Yesterday, my cell phone went South. I just purchased my phone two months ago… and it froze while I was calling a number. Yikes! I immediately ran to the Verizon Store for assistance. By the time I got there… the phone battery was dead. They thought it might be the fact that I needed to update the software… so, I left it there for an hour while Verizon did the job.
Upon my arrival back to the Verizon Store, I discovered that my phone was a dud (something that occasionally happens) and they replaced the phone… no questions asked. I love that kind of service.
However, getting the new phone took a bit of time… (like an hour.) While they packaged up the old phone and did their thing on the computer, it gave me plenty of time to sit, and watch people. Very interesting.
The Verizon store was very busy and their little sitting area was pack with customers waiting for various services to be completed. Those folks without phones were milling about looking at new phones and visiting with each other. I watched a couple of total strangers strike up a conversation about BYU football. Another gal commented on a cute baby that a new mom was holding. In a minute they were sharing baby experiences.
On the other hand… those who still had their phone in their hands were texting, or talking to someone on their cell, even though they were just a foot or two away from another person. There were two guys, who apparently had come in together but, they spoke very few words to each other because both were busy text messaging someone else.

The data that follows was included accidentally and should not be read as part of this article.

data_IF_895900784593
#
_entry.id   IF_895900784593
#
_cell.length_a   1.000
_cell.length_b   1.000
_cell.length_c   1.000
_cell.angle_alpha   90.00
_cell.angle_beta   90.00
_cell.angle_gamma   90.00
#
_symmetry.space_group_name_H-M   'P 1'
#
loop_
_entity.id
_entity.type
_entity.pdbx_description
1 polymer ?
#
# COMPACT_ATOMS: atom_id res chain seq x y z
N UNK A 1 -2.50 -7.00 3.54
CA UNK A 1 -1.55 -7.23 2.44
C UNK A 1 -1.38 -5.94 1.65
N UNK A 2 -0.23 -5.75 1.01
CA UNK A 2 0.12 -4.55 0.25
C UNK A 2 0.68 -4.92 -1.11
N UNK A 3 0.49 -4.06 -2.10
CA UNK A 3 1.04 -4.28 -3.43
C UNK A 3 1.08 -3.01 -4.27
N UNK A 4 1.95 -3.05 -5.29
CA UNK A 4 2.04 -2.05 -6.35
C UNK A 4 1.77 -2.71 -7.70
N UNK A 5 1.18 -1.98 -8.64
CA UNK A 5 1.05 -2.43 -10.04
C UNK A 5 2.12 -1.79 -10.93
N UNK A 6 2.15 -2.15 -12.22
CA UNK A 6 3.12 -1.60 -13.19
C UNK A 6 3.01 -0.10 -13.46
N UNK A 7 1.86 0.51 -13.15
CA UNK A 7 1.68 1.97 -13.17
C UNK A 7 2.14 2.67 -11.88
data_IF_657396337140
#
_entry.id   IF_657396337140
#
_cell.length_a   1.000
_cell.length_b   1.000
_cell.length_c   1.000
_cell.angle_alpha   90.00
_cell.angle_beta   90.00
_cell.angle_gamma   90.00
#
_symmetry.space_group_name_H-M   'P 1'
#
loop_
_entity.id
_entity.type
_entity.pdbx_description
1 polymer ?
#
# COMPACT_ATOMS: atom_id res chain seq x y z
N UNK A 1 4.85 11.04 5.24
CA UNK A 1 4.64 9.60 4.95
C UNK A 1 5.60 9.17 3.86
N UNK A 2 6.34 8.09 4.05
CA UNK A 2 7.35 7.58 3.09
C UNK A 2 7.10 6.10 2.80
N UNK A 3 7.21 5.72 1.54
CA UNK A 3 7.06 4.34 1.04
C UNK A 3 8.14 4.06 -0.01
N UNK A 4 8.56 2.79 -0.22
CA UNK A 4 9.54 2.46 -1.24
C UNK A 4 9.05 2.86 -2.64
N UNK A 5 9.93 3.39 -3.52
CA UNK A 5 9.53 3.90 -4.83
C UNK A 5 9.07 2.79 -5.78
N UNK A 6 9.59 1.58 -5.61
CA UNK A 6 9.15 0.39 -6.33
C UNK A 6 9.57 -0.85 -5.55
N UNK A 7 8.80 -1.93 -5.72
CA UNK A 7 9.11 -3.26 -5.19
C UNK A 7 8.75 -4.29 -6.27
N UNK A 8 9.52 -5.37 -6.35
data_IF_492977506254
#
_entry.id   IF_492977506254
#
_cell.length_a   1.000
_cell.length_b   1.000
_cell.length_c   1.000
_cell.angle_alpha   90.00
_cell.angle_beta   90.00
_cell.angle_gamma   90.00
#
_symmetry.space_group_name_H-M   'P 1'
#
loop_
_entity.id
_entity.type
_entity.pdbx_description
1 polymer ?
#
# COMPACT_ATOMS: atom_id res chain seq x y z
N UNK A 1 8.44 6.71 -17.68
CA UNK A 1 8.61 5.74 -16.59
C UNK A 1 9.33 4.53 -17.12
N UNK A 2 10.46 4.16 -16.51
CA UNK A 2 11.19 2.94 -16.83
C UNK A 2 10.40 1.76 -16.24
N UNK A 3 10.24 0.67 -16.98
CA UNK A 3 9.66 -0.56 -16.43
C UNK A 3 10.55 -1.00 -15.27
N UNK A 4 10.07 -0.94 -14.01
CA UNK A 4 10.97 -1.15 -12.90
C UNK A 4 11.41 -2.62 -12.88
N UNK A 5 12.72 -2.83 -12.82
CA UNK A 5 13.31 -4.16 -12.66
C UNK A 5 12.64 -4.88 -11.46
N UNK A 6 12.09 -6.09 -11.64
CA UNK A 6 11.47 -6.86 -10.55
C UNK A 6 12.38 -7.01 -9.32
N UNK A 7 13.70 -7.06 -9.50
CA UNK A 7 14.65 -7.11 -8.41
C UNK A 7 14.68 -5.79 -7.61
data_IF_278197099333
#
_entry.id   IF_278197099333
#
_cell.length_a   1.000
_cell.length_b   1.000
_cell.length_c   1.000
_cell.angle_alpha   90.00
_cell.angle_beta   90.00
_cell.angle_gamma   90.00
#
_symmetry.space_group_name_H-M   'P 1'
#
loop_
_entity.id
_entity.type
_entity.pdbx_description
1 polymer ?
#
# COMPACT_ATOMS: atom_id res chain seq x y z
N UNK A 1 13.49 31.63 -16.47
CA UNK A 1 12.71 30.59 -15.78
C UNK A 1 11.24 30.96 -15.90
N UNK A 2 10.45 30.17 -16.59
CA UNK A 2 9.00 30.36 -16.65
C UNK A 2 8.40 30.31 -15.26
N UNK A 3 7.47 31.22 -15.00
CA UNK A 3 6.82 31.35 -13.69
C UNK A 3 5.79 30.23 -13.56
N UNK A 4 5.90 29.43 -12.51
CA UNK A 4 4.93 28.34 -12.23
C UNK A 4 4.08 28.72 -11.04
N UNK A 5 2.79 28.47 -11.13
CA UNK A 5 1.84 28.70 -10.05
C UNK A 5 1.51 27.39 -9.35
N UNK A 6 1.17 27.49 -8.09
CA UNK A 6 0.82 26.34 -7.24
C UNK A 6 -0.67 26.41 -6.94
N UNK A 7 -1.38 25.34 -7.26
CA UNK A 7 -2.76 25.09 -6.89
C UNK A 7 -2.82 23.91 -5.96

All this reminded me of an article I read in a magazine a few month ago, warning parents of the dangers of technology dependence. It warned parents of the growing number of young people, who lack the ability to communication one on one, face to face…due to Internet Social forums and text chats. It warned of virtual relationships…(virtual means: almost or simulation of the real thing.)
It’s easy to hide behind a computer or phone and have an “almost relationship.” If your relationship is “almost,” you don’t have to take much responsibility to keep the relationship alive… or real… just turn off the computer or hang up the phone of you don’t like what’s going on.
Now, I not ready to give up the internet, nor my phone. They’ve been a blessing in my life. (I don’t do the text thing. It seems like waste of time for me because my fingers don’t move fast enough to make it worth my time.)
However, I can certainly take a look at my own real relationships. I ask myself… Do I miss the opportunity to really get to know someone standing next to me in line at the bank because I’m chatting to my daughter on my phone? Do I spend too much time on line with virtual relationships when I could be developing new face to face friendships?
This is certainly not just a issue for the youth… but for tech minded adults too.
Lots of food for thought.
P.S. I have met lots of nice folks on line… which really makes me want to meet them in person. The virtual thing just isn’t enough. There is something to be said for face to face relationships for sure.